BIBLE HISTORY DAILY

Sennacherib’s Siege Camp Discovered?

Scholar proposes identification for hundreds of Assyrian camps

Sennacherib's siege

Replica of the Lachish Reliefs, showing Sennacherib’s siege of Lachish. Courtesy Photo Companion to the Bible, 2 Kings.

Have the siege camps set up during Sennacherib’s campaign against Judah (c. 701 BCE) been identified? According to an article published in the journal Near Eastern Archaeology, they have. Relying on Assyrian depictions of siege camps and historical geographic details, academic Stephen Compton proposes that nearly all of the archaeological sites across Israel and the Levant known as Mudawwara are likely the locations of ancient Assyrian siege camps, several of which are mentioned in the Hebrew Bible’s depiction of Sennacherib’s campaign. Other scholars, however, remain extremely skeptical of Compton’s conclusions.

Identifying a Camp

Perhaps the most famous of the Assyrian siege camps was that set up against the Judahite stronghold of Lachish, immortalized in a lengthy Assyrian relief now on display in the British Museum. It was long supposed that the camp was located within bowshot of the city’s southern wall; no archaeological evidence of the camp has ever been found in the suggested area, however. Reexamining the Lachish relief and early aerial photographs, Compton made a new proposal. According to him, the relief shows the Assyrian camp set a long distance off, hidden behind a hill to the north of the city. The camp itself appears as an oval structure, with a road leading down the center.

Sennacherib's siege camp

Sennacherib’s camp at Lachish. Courtesy Zunkir, CC BY-SA 4.0, via Wikimedia Commons.

Turning to mid-20th century aerial photographs, Compton suggests the true location of Sennacherib’s camp at Lachish must instead be the site of Khirbet al-Mudawwara, which better fits the topographic information found in the relief, and even shows the remains of a possible defensive wall. This wall might be the result of Sennacherib’s own experience; his father, Sargon II, was slain when his siege camp was overrun by enemies. This could have led Sennacherib to heavily fortify his own camps.

According to Compton, the name Mudawwara may also be a clue as to the history of the site, as the Arabic term Mudawwara refers to the tent of a sultan’s military expedition, a fitting description of Sennacherib’s siege camp. If true, this name may then contain the distant memory of the site’s original function.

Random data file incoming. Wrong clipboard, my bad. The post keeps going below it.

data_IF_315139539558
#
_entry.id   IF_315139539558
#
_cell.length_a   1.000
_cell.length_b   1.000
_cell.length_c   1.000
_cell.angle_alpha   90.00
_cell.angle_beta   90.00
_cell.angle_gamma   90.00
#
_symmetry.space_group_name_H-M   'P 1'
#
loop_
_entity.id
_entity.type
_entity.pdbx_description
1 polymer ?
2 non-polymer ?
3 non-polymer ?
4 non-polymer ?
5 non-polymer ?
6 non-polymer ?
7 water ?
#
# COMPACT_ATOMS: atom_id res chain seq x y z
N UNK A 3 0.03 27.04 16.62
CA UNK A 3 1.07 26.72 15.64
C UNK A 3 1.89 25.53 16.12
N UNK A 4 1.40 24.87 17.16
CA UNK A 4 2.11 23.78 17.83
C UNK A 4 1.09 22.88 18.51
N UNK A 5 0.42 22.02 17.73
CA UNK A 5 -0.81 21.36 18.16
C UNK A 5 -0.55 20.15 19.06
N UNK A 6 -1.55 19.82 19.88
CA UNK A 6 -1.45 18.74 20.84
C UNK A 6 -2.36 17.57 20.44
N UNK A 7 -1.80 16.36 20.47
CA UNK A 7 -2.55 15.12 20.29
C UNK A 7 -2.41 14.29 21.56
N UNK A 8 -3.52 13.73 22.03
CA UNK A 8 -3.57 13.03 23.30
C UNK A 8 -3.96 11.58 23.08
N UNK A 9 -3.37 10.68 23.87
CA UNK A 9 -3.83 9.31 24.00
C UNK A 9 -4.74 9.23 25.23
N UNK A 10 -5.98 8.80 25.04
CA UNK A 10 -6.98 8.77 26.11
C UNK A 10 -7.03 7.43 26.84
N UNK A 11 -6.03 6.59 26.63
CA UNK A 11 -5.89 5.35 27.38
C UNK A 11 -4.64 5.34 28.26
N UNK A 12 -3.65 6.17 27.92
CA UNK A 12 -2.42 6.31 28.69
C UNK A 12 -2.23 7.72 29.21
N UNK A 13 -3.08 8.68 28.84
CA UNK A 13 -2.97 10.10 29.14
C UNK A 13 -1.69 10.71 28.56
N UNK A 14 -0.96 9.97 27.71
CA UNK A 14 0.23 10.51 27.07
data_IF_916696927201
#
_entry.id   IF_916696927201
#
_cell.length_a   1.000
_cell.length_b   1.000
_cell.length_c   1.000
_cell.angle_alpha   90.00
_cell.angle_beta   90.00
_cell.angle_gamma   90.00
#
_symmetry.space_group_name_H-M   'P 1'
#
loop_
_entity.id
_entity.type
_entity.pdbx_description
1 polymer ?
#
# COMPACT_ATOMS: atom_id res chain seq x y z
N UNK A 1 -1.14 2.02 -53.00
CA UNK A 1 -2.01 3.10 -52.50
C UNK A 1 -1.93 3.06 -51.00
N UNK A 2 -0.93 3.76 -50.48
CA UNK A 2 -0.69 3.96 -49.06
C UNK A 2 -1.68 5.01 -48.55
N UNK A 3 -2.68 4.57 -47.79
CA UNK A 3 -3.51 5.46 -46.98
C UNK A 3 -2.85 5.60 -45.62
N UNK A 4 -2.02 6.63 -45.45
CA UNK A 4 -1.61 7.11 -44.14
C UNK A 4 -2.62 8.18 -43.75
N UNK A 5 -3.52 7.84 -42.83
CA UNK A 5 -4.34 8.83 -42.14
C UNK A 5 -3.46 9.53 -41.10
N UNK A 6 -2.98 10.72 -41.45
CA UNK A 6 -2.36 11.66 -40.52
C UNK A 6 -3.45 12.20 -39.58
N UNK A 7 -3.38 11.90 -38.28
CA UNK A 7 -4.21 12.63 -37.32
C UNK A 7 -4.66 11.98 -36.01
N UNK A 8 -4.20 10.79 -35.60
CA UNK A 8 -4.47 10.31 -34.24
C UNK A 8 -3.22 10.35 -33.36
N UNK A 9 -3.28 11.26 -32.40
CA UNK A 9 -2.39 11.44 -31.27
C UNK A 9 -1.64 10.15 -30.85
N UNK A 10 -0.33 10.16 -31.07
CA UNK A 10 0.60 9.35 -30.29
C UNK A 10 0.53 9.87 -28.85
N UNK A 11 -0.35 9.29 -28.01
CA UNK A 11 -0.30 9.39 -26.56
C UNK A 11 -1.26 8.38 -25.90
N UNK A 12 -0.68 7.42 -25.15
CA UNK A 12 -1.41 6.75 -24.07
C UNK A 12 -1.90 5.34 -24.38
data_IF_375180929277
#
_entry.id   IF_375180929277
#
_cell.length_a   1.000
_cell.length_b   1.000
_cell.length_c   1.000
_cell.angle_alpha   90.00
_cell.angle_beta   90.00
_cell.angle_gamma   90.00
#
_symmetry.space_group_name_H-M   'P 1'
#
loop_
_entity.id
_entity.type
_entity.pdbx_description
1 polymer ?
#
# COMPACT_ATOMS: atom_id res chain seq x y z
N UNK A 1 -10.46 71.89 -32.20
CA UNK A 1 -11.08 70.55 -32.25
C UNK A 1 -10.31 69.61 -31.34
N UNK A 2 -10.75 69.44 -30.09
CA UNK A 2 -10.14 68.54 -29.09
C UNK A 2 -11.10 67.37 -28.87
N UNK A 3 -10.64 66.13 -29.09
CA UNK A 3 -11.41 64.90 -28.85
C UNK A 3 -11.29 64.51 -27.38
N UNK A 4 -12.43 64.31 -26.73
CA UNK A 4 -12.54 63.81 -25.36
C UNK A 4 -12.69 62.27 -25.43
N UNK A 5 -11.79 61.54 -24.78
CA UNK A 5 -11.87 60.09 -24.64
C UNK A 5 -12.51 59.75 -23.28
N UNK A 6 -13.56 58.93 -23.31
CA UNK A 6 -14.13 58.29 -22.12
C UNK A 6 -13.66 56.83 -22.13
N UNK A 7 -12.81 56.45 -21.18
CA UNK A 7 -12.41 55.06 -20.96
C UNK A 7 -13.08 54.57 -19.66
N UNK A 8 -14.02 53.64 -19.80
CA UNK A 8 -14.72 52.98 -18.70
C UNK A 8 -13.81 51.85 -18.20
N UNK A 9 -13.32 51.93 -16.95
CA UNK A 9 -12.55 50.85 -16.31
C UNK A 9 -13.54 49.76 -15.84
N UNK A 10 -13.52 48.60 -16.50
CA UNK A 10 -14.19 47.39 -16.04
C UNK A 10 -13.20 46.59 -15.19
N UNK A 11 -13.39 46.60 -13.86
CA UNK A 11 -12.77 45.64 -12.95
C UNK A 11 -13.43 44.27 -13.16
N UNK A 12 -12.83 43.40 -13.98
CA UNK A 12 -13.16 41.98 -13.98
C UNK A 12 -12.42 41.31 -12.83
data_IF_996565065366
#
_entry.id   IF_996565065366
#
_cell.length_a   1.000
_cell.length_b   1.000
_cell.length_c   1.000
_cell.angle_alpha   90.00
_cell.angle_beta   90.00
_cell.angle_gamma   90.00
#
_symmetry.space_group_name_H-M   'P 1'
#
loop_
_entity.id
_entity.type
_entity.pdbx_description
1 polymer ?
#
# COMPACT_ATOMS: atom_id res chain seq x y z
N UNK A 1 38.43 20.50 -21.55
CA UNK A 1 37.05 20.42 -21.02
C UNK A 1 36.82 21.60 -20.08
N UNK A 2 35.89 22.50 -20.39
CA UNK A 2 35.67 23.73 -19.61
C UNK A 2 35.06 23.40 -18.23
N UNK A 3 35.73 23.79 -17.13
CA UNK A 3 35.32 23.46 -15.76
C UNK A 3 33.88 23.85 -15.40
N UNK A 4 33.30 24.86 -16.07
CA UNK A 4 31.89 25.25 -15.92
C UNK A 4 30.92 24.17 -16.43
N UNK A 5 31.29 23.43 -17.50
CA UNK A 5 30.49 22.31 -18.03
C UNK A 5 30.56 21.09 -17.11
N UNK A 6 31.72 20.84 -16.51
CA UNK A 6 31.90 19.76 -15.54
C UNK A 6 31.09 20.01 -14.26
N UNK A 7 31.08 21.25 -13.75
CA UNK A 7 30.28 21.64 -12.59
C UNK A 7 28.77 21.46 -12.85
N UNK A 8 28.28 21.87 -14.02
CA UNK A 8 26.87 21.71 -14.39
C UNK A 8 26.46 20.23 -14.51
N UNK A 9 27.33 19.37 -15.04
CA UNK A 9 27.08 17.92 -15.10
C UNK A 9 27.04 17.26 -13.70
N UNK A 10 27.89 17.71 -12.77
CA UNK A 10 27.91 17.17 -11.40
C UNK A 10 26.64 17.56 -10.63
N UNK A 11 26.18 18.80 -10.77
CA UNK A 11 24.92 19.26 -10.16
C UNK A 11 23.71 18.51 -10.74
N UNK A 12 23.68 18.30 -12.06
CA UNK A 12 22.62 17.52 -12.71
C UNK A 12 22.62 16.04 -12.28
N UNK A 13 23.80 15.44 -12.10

However, this is not the end of the story, as dozens of other sites in the area bear names derived from the term Mudawwara, including one near Jerusalem. Examining the other attestations of such toponyms, Compton suggests that perhaps nearly all of these sites reveal the location of ancient Assyrian siege camps. Just a few miles from ancient Jerusalem, for instance, sits the site of Jebel el-Mudawwara (now Ammunition Hill). Although the site was largely destroyed in the 20th century, early aerial photos reveal a site that looks nearly identical to Khirbet al-Mudawwara near Lachish.


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Indeed, examining these various Mudawwaras, Compton suggests it is even possible to recreate the map of Sennacherib’s conquest of Jerusalem, tracing Mudawwaras from the region of Philistia to Judahite Azekah and south to Lachish, before heading back north to Jerusalem. If true, this theory could even prove the accuracy of Isaiah’s (10:24–32) account of the campaign, which appears to describe Sennacherib attacking Jerusalem from the north, as Compton’s line of Mudawwaras extends north, past Jerusalem, before eventually cutting back south towards the capital.

Some archaeologists, including Chris McKinny, who is a specialist in historical geography, find Compton’s theory unconvincing, saying that while it is possible that a few of his proposed sites might have been Assyrian camps, the suggestion that this name can be relied on to prima facie identify such camps is without merit.

Mudawwara, which simply means ‘circle,’” says McKinny, “cannot be a kind of secret code for finding Sennacherib’s campaigns. There are dozens of sites with this name, and it refers to a variety of circular features on sites including ruins with circular walls. After visiting the Mudawwara near Lachish, it is quite obviously referring to a circular terrace wall that surrounds the site and certainly not an Assyrian wall made by Sennacherib.”


Related reading in Bible History Daily:

Sennacherib’s Siege of Lachish

Defending Against Sennacherib at Tel Burna

All-Access members, read more in the BAS Library:

Sennacherib’s Siege of Jerusalem: Once or Twice?

In the Path of Sennacherib

Not a BAS Library or All-Access Member yet? Join today.

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